The idea of living in flats became increasingly popular as people became used to them. In the late 1920s and early 1930s there was a boom in construction as the economy recovered post-WWI and the population increased. Canny property developers snapped up large Victorian houses on sizeable plots of land that had fallen out of favour for simply being too big after the demise of domestic staff. Builders demolished the old buildings and replaced them with three or four storey blocks of flats, often in long blocks with multiple entrances serving up to eight flats each with two or three flats per floor. Imagine the outcry now if beautiful Victorian houses were bulldozed to make way for modern flats! 1930s mansion blocks were built, rather aspirationally at the time, with garages and parking even though many occupants would not have driven, and most blocks have smart lawned gardens front and back. Blocks were designed to make the most of sunlight, so the reception rooms and main bedrooms would face the brighter, warmer south whilst kitchens, bathrooms and additional bedrooms would face the colder, darker north.

Just like earlier mansion blocks, communal facilities were popular in the 1930s. A porter was on hand to help with deliveries to upper floors and a gardener would look after the grounds, which may have included a tennis court, swimming pool or clubhouse. Centralised heating and hot water was supplied by a communal boiler and larger blocks would have passenger lifts. All of these extras would have originally been provided by the landlord of the building who rented the flats out to the occupiers. Later on, following the Leasehold Reform Act 1967 and its successive amendments, these tenant occupiers became owners who paid a service charge to cover the costs of communal facilities.

Ealing boasts several excellent 1930s developments, including Ealing Village which was built in a Dutch-Colonial style as a mini-Hollywood to attract film stars from Ealing Studios. Fitted kitchens and Canadian wooden flooring were particularly extravagant features of this development. In the end, the film stars preferred to stay in the West End's smart hotels so instead Ealing Village hosted the film crews. Elsewhere in Ealing, Mount View commands dramatic views from its elevated position, Welsby Court snakes around its grounds to take full advantage of the sunlight and Haven Green Court, a block of 160 flats, was built on a site where a coach station was proposed! Edmonscote and Oaklands retain the name of the houses they replaced whilst others were given local names or named after the builder. Ealing Park Mansions in South Ealing and Kenmure Mansions in Pitshanger Lane, both built in the 1930s, both feature retail premises on the ground floor with mansion flats above. Meanwhile in Chiswick, blocks such as Hartington Court, Churchdale Court, Chiswick Village and Saint Catherine's Court are excellent examples of the 1930s mansion block. Osterley Lodge, Penwerris Court, Osterley Court and West Court are all in the Osterley area of Isleworth, and Manor Vale in Brentford is another well-preserved 1930s mansion block worthy of mention. Sometimes mansion blocks were built with service staircases for those households that still employed servants, for example in flats that were specifically designed for bachelors and spinsters that had large entertaining spaces.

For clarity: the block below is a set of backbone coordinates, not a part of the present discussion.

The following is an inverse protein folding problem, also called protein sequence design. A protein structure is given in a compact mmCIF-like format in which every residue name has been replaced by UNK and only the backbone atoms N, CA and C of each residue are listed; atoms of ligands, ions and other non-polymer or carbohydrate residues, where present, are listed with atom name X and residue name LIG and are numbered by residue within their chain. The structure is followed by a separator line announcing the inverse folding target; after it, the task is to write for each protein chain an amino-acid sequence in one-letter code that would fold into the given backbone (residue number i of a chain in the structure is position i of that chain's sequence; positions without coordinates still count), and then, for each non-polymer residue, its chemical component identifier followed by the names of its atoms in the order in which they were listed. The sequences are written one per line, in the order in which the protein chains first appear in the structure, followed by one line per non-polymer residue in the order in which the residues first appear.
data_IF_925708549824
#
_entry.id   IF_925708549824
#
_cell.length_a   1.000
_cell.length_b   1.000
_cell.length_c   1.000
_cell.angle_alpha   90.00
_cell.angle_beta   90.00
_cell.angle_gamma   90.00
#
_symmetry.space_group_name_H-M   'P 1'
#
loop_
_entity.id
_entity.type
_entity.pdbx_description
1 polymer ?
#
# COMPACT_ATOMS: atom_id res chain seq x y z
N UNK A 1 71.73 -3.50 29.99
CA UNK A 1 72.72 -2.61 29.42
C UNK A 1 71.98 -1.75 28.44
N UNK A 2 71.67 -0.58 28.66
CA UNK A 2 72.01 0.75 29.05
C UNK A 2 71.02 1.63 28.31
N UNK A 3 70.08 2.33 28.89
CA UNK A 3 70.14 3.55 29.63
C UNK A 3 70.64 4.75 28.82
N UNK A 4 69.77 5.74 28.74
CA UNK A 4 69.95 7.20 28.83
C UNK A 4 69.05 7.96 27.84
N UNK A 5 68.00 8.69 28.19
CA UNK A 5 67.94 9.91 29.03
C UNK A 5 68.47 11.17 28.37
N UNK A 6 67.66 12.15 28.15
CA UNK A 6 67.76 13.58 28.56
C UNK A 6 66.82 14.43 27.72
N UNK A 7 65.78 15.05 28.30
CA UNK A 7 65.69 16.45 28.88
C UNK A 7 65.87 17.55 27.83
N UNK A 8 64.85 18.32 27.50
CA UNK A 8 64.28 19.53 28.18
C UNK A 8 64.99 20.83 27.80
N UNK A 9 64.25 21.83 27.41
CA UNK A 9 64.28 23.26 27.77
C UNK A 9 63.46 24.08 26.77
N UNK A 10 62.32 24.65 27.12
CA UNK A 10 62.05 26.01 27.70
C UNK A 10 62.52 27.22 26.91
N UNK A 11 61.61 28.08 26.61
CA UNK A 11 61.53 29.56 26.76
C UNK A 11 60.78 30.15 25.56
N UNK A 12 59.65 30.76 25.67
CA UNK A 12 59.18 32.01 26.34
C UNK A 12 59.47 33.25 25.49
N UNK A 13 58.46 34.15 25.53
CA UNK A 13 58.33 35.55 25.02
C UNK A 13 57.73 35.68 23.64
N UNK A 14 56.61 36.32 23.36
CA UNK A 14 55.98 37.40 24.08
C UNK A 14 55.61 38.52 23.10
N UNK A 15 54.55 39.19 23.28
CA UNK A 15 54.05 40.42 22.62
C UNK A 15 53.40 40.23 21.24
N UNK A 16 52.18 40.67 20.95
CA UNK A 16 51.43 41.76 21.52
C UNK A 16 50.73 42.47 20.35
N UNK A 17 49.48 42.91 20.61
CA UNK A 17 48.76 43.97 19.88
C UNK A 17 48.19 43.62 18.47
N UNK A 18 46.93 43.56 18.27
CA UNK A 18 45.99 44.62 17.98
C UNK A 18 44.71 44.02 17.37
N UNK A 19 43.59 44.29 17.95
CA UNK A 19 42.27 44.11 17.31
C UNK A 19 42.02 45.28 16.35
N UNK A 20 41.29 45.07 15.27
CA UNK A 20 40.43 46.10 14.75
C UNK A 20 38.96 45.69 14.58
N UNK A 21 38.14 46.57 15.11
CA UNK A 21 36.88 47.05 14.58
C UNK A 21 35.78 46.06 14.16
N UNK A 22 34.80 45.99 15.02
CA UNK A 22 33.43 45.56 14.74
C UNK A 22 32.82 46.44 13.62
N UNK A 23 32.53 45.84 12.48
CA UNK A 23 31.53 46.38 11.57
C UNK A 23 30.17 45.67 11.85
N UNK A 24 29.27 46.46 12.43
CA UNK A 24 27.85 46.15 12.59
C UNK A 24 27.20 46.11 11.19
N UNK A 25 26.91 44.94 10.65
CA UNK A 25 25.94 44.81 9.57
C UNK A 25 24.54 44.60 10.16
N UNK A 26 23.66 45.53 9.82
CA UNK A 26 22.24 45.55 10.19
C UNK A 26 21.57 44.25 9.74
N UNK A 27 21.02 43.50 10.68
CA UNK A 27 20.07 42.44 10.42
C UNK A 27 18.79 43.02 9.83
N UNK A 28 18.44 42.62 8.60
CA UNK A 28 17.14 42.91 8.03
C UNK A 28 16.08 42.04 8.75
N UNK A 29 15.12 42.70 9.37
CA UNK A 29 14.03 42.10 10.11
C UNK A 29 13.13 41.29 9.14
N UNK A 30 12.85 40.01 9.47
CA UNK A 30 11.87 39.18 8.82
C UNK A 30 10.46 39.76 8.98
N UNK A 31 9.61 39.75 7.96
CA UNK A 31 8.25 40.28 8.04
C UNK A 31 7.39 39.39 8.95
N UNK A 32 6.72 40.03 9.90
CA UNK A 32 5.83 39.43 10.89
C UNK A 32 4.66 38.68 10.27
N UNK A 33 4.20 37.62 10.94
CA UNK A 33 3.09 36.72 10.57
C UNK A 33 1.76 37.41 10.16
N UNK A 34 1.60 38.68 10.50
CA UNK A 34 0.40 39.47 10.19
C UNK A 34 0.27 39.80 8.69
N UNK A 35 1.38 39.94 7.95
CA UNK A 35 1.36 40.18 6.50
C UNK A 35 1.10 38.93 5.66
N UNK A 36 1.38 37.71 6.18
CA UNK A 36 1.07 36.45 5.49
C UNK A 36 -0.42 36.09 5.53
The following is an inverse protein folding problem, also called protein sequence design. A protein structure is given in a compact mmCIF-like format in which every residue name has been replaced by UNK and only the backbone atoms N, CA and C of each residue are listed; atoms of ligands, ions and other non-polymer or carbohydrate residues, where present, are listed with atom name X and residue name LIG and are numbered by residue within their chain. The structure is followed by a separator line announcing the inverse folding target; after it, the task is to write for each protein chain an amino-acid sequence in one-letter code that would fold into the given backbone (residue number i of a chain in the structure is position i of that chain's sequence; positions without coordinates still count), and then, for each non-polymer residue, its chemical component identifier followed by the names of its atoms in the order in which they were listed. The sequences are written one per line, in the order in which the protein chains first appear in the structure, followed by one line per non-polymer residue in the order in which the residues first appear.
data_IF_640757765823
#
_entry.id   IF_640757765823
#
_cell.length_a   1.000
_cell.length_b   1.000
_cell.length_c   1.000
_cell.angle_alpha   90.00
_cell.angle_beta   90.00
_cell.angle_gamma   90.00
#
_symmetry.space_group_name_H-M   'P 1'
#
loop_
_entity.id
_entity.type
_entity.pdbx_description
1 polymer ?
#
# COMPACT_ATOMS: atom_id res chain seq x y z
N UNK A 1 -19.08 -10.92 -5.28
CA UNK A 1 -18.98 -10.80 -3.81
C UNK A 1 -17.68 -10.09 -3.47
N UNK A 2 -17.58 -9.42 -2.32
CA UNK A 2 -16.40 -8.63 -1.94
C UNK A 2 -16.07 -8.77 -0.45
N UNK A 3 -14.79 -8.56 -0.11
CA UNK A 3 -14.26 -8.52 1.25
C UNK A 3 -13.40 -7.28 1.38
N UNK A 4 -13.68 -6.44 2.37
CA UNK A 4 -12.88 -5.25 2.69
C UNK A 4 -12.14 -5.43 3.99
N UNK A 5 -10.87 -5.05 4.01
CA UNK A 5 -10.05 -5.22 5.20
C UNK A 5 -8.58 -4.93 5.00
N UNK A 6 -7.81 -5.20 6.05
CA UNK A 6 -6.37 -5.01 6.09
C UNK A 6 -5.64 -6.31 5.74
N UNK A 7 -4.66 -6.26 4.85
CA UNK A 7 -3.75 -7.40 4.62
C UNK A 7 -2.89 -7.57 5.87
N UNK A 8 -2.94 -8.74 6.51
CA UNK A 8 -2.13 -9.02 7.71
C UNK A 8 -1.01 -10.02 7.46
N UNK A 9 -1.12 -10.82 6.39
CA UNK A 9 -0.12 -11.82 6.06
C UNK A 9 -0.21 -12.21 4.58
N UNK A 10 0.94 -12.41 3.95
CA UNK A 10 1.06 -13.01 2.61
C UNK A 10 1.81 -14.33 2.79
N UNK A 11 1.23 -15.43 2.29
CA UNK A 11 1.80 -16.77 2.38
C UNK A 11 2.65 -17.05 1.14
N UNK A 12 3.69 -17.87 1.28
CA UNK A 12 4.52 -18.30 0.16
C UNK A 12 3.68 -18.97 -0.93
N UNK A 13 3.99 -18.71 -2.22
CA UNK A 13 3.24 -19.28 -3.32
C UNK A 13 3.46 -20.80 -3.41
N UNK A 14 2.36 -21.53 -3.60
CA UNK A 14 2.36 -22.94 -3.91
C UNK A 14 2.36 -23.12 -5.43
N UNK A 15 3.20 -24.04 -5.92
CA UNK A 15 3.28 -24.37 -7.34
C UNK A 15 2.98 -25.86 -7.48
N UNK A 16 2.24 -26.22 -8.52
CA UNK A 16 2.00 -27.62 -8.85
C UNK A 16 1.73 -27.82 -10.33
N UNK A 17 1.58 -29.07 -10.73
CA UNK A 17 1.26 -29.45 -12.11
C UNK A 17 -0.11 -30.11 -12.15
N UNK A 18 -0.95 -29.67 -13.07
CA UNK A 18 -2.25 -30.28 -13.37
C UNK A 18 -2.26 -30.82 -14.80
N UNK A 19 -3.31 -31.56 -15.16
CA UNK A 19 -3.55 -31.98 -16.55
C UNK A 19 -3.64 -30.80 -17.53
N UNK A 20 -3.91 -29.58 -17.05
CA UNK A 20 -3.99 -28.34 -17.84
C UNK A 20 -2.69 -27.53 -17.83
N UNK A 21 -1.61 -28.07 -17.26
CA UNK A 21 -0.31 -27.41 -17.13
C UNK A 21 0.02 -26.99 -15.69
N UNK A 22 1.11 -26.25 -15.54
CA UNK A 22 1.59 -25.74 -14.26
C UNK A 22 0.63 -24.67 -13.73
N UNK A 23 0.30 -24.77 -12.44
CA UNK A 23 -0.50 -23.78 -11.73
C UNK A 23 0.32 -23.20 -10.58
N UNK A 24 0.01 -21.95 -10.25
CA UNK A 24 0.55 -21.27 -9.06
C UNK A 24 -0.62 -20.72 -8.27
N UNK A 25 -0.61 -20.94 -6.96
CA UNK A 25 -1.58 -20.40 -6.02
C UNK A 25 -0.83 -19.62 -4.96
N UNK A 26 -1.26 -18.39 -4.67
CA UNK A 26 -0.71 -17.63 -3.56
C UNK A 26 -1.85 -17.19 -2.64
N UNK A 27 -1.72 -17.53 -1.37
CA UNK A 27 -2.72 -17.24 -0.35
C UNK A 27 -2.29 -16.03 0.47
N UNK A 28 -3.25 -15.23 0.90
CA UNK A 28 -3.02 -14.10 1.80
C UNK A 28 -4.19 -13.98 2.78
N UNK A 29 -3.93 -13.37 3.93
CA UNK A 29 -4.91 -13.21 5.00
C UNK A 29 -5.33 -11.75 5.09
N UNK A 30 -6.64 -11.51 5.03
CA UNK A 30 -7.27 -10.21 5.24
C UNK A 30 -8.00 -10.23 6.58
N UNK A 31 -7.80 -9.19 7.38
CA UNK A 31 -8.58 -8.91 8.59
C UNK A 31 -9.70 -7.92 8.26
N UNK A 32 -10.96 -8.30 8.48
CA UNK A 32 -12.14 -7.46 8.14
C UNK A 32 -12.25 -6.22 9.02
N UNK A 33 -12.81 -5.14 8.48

Some mansion blocks in West London have been subject to later additions, such as the modern extension to Greystoke Court on Hanger Lane and the rooftop penthouses that were recently added to Manor Court near Gunnersbury Park, yet they all retain much of the original character that made them so popular when they were first built.

To buy or rent a West London mansion flat, take a look at the selection on